Why transparency undermines economy


Byrne (Philos Top 33:79–104, 2005; Self-knowledge, 2011a; Consciousness of the self: new essays, 2011b; Proc Aristot Soc Suppl Vol 85:201–219, 2011c; Introspection and consciousnes, 2012) offers a novel interpretation of the idea that the mind is transparent to its possessor, and that one knows one’s own mind by looking out at the world. This paper argues that his (Byrne, Proc Aristot Soc Suppl Vol 85:201–219, 2011c; Introspection and consciousnes, 2012) attempts to extend this picture of self-knowledge force him to sacrifice the theoretical parsimony he presents as the primary virtue of his account. The paper concludes by discussing two general problems transparency accounts of self-knowledge must address.

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  1. 1.

    “Vision, we may say, reveals the visual world: the world of v-facts. In the visual world things are colored, illuminated, moving, and so on, but not smelly or noisy” (2012, p. 200). Byrne goes on to add: “Vision is, at least in creatures like us, an exclusive conduit for v-facts” (ibid.).

  2. 2.

    Thanks to an anonymous referee for suggesting this, as well as noting the problem it might raise for the theory’s parsimony.

  3. 3.

    These points will apply, mutatis mutandis, to the Fregean interpretation of v-propositions.

  4. 4.

    Also on pain of abandoning Fregeanism about visual content; see, for example (Chalmers 2006, p. 172).

  5. 5.

    Note that this does not in any way contradict or presume to answer Valaris’s (2011) objection to Byrne: that inference rules should work just as well in hypothetical or suppositional reasoning as in categorical reasoning. Presumably, Valaris would agree that if I am engaged in hypothetical reasoning, and so do not believe the premise, I need not believe the conclusion. The problem for Byrne which Valaris identifies is that if I assume for the sake of argument that it is raining, it does not seem that I need to assume for the sake of argument that I believe it is raining.

  6. 6.

    The claim could even be further weakened: to be a belief a state must have most or enough of the functional properties of belief. The concern is that Byrne’s perceptual beliefs have near to none.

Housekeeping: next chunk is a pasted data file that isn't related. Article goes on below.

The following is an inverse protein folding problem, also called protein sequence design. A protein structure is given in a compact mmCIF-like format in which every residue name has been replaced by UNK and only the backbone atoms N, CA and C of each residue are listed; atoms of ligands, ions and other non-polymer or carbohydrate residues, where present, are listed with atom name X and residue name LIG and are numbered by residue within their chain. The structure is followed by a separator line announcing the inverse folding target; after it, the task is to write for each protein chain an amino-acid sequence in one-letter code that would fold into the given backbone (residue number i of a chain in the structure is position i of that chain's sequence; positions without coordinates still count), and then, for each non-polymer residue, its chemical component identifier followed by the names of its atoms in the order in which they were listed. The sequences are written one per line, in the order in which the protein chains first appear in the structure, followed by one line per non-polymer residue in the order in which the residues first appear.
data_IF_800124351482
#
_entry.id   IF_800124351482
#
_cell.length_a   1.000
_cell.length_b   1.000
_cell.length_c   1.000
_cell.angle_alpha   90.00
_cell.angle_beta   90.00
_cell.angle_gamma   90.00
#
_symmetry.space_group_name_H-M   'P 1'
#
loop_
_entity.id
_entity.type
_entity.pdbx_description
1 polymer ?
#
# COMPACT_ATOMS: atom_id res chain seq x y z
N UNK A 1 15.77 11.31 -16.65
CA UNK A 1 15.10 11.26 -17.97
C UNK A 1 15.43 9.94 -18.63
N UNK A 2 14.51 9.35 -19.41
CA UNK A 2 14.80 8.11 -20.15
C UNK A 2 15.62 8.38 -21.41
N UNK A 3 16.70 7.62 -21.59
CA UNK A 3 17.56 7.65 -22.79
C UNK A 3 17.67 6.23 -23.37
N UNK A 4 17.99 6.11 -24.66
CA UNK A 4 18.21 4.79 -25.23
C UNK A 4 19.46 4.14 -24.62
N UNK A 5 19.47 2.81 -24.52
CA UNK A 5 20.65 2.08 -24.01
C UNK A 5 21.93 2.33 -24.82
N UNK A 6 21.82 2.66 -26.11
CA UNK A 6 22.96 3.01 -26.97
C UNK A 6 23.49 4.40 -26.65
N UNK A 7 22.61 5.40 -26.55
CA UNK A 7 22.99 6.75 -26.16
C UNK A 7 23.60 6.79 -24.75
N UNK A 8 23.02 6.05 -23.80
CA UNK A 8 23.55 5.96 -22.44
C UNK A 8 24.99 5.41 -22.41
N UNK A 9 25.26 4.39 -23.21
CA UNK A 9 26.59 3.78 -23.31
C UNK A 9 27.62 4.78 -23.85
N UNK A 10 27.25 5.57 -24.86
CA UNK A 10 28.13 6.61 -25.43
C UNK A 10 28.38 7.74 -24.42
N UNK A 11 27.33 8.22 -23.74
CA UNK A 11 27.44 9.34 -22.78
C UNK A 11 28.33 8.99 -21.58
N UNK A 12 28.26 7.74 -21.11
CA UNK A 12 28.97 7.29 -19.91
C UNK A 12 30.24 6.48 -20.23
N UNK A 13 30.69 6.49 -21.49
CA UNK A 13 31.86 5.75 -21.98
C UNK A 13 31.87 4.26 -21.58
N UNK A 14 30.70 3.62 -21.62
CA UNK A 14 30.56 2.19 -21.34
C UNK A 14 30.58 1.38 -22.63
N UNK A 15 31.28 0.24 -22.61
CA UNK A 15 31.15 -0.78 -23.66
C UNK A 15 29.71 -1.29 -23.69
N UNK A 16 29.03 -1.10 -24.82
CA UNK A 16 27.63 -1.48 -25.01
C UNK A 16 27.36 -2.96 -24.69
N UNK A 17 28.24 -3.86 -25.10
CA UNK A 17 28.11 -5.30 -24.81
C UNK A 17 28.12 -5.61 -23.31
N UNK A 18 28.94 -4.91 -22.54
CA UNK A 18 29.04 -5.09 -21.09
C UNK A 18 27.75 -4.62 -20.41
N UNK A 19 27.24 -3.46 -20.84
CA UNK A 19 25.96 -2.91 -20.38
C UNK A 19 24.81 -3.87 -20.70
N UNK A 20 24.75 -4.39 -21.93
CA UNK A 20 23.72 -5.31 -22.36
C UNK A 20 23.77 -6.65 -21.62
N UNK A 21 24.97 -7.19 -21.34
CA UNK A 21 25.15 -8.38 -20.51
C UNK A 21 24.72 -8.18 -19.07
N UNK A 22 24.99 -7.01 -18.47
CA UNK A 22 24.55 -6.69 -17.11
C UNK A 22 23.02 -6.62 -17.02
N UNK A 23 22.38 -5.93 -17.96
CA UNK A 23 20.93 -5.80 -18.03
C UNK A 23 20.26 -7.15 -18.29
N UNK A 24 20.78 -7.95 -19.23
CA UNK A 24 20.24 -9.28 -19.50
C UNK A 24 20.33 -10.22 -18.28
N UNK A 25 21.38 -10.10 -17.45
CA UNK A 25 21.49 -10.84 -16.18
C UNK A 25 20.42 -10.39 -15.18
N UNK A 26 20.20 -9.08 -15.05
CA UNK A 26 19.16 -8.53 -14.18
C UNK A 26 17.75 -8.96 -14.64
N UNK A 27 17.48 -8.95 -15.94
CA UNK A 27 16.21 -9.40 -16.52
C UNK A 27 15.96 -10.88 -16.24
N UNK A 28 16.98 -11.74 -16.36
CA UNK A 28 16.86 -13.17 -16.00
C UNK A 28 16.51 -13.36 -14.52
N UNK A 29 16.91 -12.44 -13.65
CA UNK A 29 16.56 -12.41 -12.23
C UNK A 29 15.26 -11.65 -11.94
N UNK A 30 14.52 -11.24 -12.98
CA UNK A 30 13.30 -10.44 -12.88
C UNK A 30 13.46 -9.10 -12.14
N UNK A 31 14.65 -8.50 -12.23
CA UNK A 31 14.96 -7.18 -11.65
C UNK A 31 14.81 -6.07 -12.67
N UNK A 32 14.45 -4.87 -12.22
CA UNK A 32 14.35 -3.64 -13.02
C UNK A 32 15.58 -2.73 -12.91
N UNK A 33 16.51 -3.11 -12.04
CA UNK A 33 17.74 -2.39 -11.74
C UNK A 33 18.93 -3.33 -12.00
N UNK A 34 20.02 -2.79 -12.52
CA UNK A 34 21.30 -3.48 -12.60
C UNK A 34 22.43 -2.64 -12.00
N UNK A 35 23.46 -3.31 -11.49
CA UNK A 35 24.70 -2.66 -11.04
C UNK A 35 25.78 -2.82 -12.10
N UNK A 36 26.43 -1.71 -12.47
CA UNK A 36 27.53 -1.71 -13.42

7. 7.

    A referee wonders if Byrne’s partitionings are really that ad hoc. After all, we know the visual system to be relatively encapsulated. Couldn’t Byrne explain the specific partitioning of visual beliefs in terms of this general encapsulation of the visual system? Possibly, but this would still fail to address two of the key ways in which the account is ad hoc. First, why don’t these partitionings undermine the state’s status as a belief? If Byrne wishes to say that it still manifests enough of the functional properties to count as a belief, the burden is on him to state what these manifestations are, given his claim that the state “does not influence [the illuded subject’s] verbal reports about the lengths of the lines, or any plans for action based on the lengths of the lines.” On the other hand, if Byrne grants (as he seems to) that the manifestations are lacking, he must explain why we should regard the functional properties as present, but masked or otherwise latent, rather than absent altogether. To insist on masking without independent grounds is ad hoc. Second, he must offer some independent grounds why SEE would be an exception to the visual system’s general encapsulation. At present, nothing has been offered, and the only justification seems to be that inferentialism requires that it is so.

  8. 8.

    Thanks to an anonymous referee for suggesting this.

  9. 9.

    Ashwell also argues that this account is probably not economical in Byrne’s sense.

  10. 10.

    Both Ashwell and Valaris argue, for example, that desires in some way present their objects as valuable, allowing us to know our desires by asking what is desireable. This seems to commit them to a guise of the good position on motivation, and in the case of Ashwell, a version especially similar to that found in (Johnston 2001; Oddie 2005; but also see Tenenbaum 2007; Schafer 2013). For examples of recent criticisms of such views, see Schroeder (2008) and Baker (2014).

  11. 11.

    Valaris (2014, p. 15) suggests that this could perhaps be explained if perceptual states take non-propositional content. The suggestion is intriguing, but it would need to be developed in more detail before its promise could be assessed; and we would need to know if this solution could be extended to other plausibly non-committal states, such as, say, imagining.


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Thanks to Colin Klein, Tristram McPherson, Jack Woods, and the two anonymous referees for discussion, criticism, and helpful advice. The research in this paper was substantially funded by a grant from the Research Grants Council of Hong Kong Special Administrative Region, China (Project No. LU342612). Ideas in this paper were partly developed while visiting The Australia National University, especially thanks to discussions on the problem of self-knowledge with Ryan Cox and Daniel Stoljar.

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Baker, D. Why transparency undermines economy. Synthese 192, 3037–3050 (2015). https://doi.org/10.1007/s11229-015-0700-x

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  • Self-knowledge
  • Inference rules
  • Perception
  • Intention
  • Alex Byrne